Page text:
No matter which way you cut it, it remains remarkable that Samsung continues to serve as a key component supplier to Apple for the innards of the iPhone and iPad line while also being a major competitor in the mobile phone space. In fact, to this day, it is hard to argue that there is a bigger Apple component partner than Samsung.

Just as Samsung prepares to unveil its latest flagship Galaxy S6 next week, The Korea Times reports that Apple and Samsung have struck a deal for the latter company to supply the former with at least 50% of the mobile DRAM chips used it Apple’s followup to the iPhone 6 expected later this fall. But that’s the tip o’ the iceberg as they say…

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Add that to The Korea Times echoing earlier reporting that Samsung will fab a whopping 80% of Apple’s next A9 processors, something Samsung has all but said itself, and you start to see Apple’s dependence on Samsung as a supplier for its biggest business—the iPhone. Samsung still makes lots of displays for iOS devices though Apple was seen as trying to reduce the competitor’s role in recent years.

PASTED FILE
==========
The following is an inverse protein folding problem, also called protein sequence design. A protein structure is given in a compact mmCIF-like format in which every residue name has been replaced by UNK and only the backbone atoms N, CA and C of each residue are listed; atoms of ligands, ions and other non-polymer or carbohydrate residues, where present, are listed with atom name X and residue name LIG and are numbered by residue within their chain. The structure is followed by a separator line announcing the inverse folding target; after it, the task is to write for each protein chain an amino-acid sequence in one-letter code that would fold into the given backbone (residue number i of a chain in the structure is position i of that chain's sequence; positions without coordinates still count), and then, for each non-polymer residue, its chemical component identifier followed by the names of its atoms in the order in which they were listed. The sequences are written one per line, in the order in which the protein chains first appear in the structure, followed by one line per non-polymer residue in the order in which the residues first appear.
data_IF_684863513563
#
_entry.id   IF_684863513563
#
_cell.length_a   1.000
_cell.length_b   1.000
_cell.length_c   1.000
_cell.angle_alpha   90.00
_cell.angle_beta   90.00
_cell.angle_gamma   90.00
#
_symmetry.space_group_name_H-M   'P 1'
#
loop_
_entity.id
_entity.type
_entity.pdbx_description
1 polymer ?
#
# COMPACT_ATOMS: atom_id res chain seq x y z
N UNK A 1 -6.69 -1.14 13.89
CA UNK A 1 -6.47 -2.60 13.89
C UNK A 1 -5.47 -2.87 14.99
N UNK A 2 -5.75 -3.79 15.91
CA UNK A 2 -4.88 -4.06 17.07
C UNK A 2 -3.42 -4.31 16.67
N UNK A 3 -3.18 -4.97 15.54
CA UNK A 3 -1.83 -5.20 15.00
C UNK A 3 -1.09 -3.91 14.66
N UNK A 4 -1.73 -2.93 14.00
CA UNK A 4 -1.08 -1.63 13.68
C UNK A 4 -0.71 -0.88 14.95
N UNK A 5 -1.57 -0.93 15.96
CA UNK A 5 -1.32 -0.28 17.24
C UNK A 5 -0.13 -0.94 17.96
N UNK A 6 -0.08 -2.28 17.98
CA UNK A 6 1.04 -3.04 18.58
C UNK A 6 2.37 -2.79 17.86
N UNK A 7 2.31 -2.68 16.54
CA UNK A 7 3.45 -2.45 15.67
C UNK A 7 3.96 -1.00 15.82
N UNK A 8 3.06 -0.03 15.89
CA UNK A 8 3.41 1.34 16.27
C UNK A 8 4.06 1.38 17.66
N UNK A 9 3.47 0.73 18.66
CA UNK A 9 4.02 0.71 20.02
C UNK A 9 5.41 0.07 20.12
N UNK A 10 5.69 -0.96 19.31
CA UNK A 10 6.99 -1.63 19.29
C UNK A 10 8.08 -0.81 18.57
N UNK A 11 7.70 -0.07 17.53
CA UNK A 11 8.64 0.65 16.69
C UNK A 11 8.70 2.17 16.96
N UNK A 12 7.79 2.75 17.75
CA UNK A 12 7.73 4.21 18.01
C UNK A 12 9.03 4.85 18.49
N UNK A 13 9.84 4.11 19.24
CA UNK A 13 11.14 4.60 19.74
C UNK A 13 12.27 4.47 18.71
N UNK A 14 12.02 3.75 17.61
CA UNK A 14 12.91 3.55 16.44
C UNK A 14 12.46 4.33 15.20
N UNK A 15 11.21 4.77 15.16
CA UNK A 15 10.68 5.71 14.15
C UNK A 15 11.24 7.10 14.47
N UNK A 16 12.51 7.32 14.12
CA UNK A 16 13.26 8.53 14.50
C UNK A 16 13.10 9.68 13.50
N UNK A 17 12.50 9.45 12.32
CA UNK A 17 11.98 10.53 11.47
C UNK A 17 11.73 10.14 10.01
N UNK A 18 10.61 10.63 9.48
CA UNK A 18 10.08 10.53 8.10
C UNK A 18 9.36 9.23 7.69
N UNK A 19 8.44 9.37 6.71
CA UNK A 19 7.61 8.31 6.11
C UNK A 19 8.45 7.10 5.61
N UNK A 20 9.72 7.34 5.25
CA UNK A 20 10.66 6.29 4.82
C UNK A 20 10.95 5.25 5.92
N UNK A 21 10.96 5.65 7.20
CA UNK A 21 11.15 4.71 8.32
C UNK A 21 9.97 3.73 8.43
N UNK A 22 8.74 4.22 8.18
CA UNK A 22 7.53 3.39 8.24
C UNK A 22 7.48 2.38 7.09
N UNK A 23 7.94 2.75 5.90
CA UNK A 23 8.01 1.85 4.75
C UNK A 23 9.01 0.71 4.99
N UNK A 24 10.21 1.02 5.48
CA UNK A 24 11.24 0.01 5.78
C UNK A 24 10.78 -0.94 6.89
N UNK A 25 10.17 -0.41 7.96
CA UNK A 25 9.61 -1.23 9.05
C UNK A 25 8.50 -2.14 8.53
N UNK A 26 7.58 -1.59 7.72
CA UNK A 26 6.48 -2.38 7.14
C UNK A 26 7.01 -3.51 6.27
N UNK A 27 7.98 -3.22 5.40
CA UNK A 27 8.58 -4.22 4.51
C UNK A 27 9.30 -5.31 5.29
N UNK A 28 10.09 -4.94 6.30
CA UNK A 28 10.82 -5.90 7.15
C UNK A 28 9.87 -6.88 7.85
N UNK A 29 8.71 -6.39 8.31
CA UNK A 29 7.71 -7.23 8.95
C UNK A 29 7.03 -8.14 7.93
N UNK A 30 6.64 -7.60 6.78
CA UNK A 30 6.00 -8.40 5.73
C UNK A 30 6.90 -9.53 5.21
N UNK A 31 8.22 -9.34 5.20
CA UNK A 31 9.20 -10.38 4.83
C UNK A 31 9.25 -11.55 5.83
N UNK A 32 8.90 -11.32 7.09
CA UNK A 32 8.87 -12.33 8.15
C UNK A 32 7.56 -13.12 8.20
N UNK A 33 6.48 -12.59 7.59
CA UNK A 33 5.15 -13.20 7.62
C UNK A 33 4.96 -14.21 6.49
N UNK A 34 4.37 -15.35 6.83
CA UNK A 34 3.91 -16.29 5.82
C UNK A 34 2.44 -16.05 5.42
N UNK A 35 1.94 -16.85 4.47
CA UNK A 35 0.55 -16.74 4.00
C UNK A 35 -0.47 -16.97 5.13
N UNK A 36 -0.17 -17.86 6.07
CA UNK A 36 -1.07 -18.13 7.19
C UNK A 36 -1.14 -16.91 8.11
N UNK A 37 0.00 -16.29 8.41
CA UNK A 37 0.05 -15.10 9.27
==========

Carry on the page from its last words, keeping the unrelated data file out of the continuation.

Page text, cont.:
There are even rumors that Samsung was included in Apple Watch’s display bidding.

As for the competition between Apple and Samsung, there’s certainly no signs of cooling in that area for the two companies.

Just as example rolled out Apple Pay with the iPhone 6 and iPhone 6 Plus enabling NFC-based mobile payments in various retailers, Samsung bought up LoopPay promising to bolster its own mobile commerce effort. Even on the distant-but-happening Apple Car project, Samsung just yesterday bought the battery division of a company rumored to be in talks with Apple.

For Apple’s part, the iPhone maker is said to be actively recruiting both chip and battery experts from Samsung offering attractive deals for employees willing to jump ship and work for the competition.

The relationship is complicated to say the least, even as Samsung and Apple agreed last year to end all patent disputes outside of the United States.

What do you make of Apple’s ongoing business with Samsung in the wake of increased competition between the iPhone and Galaxy S phones and patent litigation in the United States?

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